40 years ago, the Chaos Computer Club was founded in Germany. Steffen Wernéry was there from the beginning. That’s why he’s already been in prison. Spectacular hacks, even into Nasa’s computers, made the Chaos Computer Club famous in the eighties.
It was seen as a Robin Hood-like hacker gang that is always a little smarter than the powerful and beats them with their own means: the computers . Steffen Wernéry joined shortly after its founding on 12 September 1981 and was at the forefront of the club’s transformation from a nerd regulars’ table to a well-known hacker club.
Today, the club claims to have 8,000 members and hosts one of the world’s largest hacker conventions. The basic philosophy has remained the same: The Chaos Computer Club wants to draw attention to the social consequences of technology and sees hacking as an instrument of enlightenment.
How does your history with the Chaos Computer Club begin?
Steffen Wernéry: It was in 1983 in the left-wing bookshop “Schwarzmarkt” in Hamburg. I had read online that the Chaos Computer Club was meeting there. I hoped to be able to exchange passwords there.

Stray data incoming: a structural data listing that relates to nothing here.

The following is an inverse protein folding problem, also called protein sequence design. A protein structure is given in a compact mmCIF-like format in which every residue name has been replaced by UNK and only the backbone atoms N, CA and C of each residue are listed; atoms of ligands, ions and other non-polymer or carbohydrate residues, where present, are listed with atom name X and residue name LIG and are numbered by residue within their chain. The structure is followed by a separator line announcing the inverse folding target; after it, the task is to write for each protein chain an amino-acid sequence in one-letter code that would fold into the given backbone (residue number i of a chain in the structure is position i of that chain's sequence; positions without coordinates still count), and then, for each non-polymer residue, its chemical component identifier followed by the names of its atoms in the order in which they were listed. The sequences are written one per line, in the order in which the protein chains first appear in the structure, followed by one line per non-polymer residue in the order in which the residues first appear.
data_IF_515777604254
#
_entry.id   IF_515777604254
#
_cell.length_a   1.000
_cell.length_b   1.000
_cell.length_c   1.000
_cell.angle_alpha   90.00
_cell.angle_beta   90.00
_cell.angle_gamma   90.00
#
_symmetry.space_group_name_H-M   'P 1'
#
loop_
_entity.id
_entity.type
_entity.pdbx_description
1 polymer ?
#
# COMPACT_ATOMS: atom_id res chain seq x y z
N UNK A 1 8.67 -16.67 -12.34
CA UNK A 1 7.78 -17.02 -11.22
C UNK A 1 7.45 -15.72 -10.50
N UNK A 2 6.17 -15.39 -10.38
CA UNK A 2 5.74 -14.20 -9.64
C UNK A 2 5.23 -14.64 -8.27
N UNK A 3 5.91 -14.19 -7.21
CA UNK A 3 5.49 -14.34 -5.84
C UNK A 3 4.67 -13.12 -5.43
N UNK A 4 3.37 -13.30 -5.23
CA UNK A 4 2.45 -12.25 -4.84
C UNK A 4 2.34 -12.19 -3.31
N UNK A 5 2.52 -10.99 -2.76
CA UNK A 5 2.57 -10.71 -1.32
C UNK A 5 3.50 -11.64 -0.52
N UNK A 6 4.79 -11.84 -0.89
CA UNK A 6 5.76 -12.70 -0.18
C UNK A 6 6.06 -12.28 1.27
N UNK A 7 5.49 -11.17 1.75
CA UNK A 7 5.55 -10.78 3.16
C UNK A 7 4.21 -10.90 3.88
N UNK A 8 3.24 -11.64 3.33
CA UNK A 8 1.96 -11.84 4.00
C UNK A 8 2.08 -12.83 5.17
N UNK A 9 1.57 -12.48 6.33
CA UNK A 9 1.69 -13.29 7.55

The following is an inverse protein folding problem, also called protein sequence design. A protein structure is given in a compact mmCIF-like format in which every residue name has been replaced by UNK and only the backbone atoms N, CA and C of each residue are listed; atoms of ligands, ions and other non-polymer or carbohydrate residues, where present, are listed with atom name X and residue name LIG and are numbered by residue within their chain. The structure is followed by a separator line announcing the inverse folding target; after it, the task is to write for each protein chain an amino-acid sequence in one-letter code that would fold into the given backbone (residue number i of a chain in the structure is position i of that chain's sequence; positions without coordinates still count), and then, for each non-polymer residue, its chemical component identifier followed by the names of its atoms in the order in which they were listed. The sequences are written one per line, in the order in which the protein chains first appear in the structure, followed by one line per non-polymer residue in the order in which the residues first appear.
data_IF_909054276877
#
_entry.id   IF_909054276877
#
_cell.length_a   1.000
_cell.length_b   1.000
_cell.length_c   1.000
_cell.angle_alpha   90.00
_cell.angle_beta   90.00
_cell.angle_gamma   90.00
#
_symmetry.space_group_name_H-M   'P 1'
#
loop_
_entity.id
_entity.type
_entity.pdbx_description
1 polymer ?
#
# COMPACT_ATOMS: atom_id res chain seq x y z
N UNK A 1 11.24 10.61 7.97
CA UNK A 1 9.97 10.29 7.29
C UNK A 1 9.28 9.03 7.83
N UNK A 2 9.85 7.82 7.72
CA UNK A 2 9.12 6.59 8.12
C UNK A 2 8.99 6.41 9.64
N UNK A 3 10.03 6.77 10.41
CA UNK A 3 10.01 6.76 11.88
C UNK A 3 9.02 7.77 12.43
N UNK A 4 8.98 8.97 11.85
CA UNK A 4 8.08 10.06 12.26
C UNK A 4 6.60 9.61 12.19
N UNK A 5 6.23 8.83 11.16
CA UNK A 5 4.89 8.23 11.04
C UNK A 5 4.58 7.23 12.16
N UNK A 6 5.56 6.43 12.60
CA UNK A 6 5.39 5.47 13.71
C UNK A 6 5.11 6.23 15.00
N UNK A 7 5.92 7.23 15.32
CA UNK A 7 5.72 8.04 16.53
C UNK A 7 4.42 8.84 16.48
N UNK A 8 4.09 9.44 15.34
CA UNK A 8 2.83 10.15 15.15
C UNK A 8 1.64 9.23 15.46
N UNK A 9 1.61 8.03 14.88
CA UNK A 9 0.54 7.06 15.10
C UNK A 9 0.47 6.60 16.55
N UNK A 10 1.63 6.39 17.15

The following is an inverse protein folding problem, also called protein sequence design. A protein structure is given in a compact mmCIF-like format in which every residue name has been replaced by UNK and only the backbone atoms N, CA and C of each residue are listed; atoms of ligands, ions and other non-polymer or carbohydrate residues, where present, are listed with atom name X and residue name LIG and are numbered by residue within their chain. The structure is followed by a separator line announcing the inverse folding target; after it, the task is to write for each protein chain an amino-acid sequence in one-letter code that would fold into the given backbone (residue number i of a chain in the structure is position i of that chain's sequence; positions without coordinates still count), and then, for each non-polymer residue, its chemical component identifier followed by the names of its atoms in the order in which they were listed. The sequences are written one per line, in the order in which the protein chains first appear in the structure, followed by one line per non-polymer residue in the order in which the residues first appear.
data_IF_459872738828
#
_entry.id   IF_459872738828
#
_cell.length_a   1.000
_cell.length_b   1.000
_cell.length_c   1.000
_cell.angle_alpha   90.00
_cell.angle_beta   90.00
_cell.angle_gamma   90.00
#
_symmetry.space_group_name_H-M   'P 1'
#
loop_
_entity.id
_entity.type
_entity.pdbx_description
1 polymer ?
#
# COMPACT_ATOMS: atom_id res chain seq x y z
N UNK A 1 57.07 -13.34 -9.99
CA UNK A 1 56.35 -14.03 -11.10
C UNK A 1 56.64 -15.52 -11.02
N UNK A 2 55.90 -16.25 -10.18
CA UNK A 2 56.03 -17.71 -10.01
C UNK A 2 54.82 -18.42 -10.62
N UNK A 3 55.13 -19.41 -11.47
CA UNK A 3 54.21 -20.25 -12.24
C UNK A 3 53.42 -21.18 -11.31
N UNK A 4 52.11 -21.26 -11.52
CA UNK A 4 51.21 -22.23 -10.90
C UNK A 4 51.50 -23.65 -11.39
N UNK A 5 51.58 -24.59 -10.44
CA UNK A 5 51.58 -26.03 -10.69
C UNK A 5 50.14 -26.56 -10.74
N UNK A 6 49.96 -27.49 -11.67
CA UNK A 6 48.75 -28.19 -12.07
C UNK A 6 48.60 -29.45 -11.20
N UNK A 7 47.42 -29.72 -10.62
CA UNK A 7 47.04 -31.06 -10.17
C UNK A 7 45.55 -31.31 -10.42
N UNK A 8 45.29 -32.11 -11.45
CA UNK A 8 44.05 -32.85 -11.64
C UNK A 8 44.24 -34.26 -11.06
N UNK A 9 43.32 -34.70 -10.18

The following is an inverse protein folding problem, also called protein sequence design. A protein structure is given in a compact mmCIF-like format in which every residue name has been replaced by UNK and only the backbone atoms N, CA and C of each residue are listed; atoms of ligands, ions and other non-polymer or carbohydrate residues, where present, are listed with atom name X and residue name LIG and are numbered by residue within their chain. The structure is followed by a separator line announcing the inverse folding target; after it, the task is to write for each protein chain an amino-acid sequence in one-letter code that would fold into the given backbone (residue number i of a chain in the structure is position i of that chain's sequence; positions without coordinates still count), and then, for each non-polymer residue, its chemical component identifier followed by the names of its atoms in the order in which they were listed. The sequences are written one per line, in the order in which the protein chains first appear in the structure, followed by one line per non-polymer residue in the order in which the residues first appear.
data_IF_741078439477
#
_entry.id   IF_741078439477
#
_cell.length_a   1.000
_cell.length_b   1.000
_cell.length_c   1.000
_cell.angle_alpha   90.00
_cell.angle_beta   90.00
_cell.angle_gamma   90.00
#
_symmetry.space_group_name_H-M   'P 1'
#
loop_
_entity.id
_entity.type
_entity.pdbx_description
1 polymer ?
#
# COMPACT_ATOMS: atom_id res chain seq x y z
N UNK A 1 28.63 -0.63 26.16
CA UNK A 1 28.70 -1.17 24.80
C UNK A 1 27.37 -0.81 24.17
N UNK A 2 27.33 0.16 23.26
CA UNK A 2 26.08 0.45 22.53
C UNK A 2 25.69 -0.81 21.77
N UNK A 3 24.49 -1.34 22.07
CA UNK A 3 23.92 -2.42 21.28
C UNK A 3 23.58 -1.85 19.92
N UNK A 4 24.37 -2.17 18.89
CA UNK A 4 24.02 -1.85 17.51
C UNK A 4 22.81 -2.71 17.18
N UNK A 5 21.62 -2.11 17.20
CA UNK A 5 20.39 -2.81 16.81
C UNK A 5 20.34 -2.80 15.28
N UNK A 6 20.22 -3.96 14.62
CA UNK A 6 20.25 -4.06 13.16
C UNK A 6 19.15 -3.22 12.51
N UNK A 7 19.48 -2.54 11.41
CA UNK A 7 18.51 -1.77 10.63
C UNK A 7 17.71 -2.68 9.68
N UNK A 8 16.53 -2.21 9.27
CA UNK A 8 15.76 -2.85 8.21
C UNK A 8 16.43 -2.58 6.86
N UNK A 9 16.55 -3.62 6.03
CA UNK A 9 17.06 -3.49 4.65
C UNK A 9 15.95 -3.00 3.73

Steffen Wernéry: The internet didn’t exist back then, only individual computers on the telephone network. When you found other computers, you wanted to have a look at them. For example, into databases or via the computers of newspapers to the news of agencies in the USA. And the passwords were exchanged with each other.
And did you get any?
Steffen Wernéry: Unfortunately, no. I had to find out that no one from the Chaos Computer Club was online yet. Nevertheless, the visit changed my life. Because I met the founder of the club, Wau Holland. He talked about the computer not only being for the administration and surveillance of citizens. Citizens themselves should use it, for exchange and transparency. He wanted the machine-readable government instead of the machine-readable citizen. That made sense to me. From then on, I was in.